You can even embed your Fiddles on other websites. Next time I write a post on a coding technique, I’m planning on setting up some examples through jsFiddle. Hopefully it turns out well!

Triple MBS Drafting

I’ve been doing a ton of triple Mirrodin Besieged drafting on Magic Online lately, and I’ve been winning my fair share of packs. Triple MBS is a limited-time draft format, so there likely won’t be much strategy written around it. Triple MBS is a great format to draft because it’s a small set (less packs opened) and because it has relatively more money cards than Scars of Mirrodin. Okay, onto some thoughts.

First, I don’t think infect is a very good strategy in triple MBS. The infect cards are spread out across too many colors, so getting a deck together is tough. Second, the best infect cards are also the best cards against infect. Blight Widow and Priests of Norn will be highly picked by everyone, so you’ll end up with the drecks, like Flensermite. Third, infect is a popular (but bad) strategy, so the cards will be that much harder to come by.

Fangren Marauder is first-pickable. I’ve not had any trouble picking up a full playset of these in most of my drafts, and I’ll always splash green to play them. They are the nuts against non-infect decks, and they are even great against infect. Next, anything that gives a -1/-1 counter or does one damage is playable, and probably will be awesome in your deck. Any guaranteed 2-for-1 is playable (even Myr Sire). Sword of Feast and Famine isn’t nearly as threatening as you think – it’s a mana sink in the early turns, and every deck should have an answer to it (maindecked, none the less). There are far fewer mana fixing cards to make splashing three colors easy in triple MBS than there are in Scars (no mana Myrs), so Sphere of the Suns is a great pickup, as well as Viridian Emissary.

So, what do I think is the most playable strategy in this format? Red-Green artifact sacrifice. The core of this deck is anything that works with artifact sacrfice – Fangren Marauder, Gnathosaur, Ichor Wellspring, Myr Sire, Kutholda Flamefiend, Myr Turbine, Spine of Ish Sah, and such. Red in general has powerful cards all along the curve, and the synergy that can be put together in with this core of cards is amazing. In general, I’m very open to also splashing white in these colors, for things like Master’s Call, Divine Offering, Priests of Norn, and Choking Fumes. If you happen to open a Spine of Ish Sah, try your hardest to get a Treasure Mage, and pick Gnathosaur high.

I highly recommend triple MBS drafting to anyone that has such an inclination. It’s a great format that won’t be around for long, so enjoy it while you can!


I’ve always been a gamer at heart, be it video games or board games, or my absolute favorite genre, collectible card games. This month marks nearly a year into my refound romance with the card game Magic: the Gathering. A bit of background here: I used to play Magic back in 1995 or so as a teen, in the ‘Revised’ era. After finding some cards at my mom’s house over Thanksgiving last year, I got the itch for it yet again. I’m taking my hobby a bit more seriously nowadays (though it’s still just a hobby – I still try to find some balance in my life!) – I’ve take the opportunity to go to try a few professional tournaments in the area, and I’ve built up a decent collection of cards over the past ten or so months.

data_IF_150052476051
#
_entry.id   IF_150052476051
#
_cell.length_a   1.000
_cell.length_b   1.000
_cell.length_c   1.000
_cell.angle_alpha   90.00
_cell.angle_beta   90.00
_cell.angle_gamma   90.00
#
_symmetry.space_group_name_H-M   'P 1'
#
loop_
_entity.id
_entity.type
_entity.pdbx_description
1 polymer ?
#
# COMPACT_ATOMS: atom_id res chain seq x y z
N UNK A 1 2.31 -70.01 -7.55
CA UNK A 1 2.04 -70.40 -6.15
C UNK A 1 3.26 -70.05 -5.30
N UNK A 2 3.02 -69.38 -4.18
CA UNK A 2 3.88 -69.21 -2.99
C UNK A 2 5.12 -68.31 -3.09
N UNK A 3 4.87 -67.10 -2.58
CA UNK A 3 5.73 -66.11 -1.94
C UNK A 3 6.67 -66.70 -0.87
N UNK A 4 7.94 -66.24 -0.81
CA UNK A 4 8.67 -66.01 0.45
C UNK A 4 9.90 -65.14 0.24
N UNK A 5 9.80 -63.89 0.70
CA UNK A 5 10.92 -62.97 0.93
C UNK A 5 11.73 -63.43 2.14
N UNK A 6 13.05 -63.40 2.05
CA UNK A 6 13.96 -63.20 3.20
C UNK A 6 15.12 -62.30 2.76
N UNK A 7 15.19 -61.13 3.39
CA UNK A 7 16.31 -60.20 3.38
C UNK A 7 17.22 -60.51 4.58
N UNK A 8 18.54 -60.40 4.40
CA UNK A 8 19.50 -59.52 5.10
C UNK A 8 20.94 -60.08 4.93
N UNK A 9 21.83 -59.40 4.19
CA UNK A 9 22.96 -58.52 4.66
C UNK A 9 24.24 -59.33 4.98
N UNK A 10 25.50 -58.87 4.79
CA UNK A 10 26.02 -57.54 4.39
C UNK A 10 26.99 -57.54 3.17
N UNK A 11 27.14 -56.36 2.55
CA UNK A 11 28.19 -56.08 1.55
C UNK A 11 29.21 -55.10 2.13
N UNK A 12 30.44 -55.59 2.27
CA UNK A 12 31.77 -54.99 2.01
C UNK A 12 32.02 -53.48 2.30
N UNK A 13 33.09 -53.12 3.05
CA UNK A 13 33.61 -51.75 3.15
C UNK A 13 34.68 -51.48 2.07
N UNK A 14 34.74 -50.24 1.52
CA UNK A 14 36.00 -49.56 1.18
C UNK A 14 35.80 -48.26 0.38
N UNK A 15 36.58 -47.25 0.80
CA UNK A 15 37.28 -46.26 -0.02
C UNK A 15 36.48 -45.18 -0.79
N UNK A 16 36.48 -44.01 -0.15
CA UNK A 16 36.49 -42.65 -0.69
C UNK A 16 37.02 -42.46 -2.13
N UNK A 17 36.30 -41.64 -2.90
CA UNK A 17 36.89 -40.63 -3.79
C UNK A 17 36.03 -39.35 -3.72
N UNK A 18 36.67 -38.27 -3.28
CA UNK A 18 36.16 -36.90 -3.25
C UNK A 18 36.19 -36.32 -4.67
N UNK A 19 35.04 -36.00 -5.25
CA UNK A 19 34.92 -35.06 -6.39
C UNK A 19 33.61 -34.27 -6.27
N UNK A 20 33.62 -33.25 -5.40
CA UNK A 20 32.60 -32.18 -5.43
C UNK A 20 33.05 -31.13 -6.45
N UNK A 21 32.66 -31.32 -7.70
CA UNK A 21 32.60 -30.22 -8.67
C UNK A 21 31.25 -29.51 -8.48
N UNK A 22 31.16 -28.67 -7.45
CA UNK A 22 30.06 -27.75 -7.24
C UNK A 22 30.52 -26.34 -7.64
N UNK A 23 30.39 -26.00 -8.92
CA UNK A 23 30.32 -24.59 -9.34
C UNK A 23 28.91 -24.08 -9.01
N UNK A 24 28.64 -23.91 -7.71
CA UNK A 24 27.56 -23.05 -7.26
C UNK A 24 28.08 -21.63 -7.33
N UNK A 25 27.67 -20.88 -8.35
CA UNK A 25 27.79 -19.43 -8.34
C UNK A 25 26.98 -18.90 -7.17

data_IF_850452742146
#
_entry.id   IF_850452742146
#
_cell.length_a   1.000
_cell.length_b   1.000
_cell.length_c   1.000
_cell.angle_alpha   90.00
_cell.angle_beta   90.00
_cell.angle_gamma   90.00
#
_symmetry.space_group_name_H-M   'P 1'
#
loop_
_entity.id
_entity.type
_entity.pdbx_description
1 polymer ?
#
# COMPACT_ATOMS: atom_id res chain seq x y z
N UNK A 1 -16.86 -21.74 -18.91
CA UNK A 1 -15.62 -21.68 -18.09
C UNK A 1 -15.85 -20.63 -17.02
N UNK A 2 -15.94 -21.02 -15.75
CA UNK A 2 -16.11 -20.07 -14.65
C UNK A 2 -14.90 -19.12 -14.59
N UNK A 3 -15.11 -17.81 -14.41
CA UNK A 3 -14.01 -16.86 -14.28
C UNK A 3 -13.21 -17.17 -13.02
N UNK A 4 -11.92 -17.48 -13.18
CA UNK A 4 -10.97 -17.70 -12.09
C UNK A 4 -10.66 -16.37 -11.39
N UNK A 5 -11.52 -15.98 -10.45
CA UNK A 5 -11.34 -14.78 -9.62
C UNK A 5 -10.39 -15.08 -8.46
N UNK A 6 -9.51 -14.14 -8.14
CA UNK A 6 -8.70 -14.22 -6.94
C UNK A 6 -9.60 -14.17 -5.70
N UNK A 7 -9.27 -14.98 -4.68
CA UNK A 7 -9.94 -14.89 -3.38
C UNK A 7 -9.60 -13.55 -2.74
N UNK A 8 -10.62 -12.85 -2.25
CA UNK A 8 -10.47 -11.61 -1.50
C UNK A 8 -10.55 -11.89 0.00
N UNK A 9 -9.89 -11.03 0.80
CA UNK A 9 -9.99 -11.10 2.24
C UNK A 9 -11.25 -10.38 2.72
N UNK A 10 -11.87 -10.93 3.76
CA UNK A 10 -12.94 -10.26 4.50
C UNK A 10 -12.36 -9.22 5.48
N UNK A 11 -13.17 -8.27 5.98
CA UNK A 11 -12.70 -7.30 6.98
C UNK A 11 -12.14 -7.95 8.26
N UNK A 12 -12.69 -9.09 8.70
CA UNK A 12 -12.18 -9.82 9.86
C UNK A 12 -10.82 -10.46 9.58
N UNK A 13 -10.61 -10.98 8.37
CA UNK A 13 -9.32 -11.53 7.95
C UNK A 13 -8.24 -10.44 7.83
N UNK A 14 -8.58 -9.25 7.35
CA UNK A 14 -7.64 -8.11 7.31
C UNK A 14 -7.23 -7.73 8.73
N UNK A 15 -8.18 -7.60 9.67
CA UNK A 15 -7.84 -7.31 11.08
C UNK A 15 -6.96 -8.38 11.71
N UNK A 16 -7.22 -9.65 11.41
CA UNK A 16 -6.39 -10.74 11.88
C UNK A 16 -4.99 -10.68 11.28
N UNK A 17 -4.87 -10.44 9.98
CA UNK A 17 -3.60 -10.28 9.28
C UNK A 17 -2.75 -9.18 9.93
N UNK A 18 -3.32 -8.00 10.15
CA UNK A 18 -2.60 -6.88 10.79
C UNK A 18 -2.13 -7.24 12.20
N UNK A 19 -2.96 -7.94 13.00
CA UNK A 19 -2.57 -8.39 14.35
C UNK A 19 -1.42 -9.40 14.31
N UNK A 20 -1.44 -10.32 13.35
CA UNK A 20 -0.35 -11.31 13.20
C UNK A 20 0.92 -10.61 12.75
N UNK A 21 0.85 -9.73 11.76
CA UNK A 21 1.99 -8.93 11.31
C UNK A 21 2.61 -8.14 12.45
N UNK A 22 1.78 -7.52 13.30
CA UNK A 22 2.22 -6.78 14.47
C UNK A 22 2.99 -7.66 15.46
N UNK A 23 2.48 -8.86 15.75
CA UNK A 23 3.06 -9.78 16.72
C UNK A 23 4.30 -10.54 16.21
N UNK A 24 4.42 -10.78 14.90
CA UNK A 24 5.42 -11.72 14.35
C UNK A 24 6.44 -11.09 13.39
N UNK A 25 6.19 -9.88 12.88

The one thing that has been bugging me lately is how to bridge the gap between my friends who know how to play Magic, but aren’t into playing competitively like I am. To some extent, I’m sure I could convince a few friends to get together and draft, but nothing more than that, and even then on rare occasions. As a group, we are far more likely to play a good game of Smallworld, Power Grid, or any other board game than we are to do anything Magic-related. Being the problem-solver I am, I decided fairly recently to create a Cube.

Cube is an informal Magic format that is similar to Draft. Essentially, you create ‘packs’ of fifteen cards out of an available pool of 500 or so cards, and you hold a draft tournament using those cards. I won’t go into the specifics of drafting, but essentially all the cards you need to play are going to be provided to you at the outset, though winning requires a fair amount of skill and familiarity with the rules of Magic.

Creating a cube is a very time consuming effort. I’m currently in the acquisition stage of my cube – I still can’t play with my cube, though it is roughly half-complete. Having a theme for your cube is somewhat essential in creating it – in my case, I’ve decided upon a hybrid of a powerful-game-state cube and a good-limited-cards cube. This means that I want to add to my cube some of the most powerful cards available in Magic, as well as to add cards that are particularly powerful in draft format. I’ve been tracking my progress in a Google Docs spreadsheet. I’ve picked out a good portion of the cards I want in the cube, though I haven’t acquired them all to this point. My one additional caveat to this story is that I want my cube to be primarily foil cards (say 95%+ foil, and almost no non-foil-non-promo cards – if I have to put a non-foil Primeval Titan into my cube I will, but not without some regret).

Normally, a cube is actually surprisingly cheap to put together – were it not for the foil cards restriction I’ve self-imposed, I would be fairly near completion of my cube. I’ve been trading and buying cards at a pretty furious pace in order to get where I am now, which is about 180 cards in, with an additional 100 or so picked out but not yet acquired. Feel free to comment on my pics if you so desire, and by all means, challenge me to a cube draft when I’m complete. I’m very energized to complete this project, so I can play with some of these amazing new cards that I’ve acquired over the preceding few months!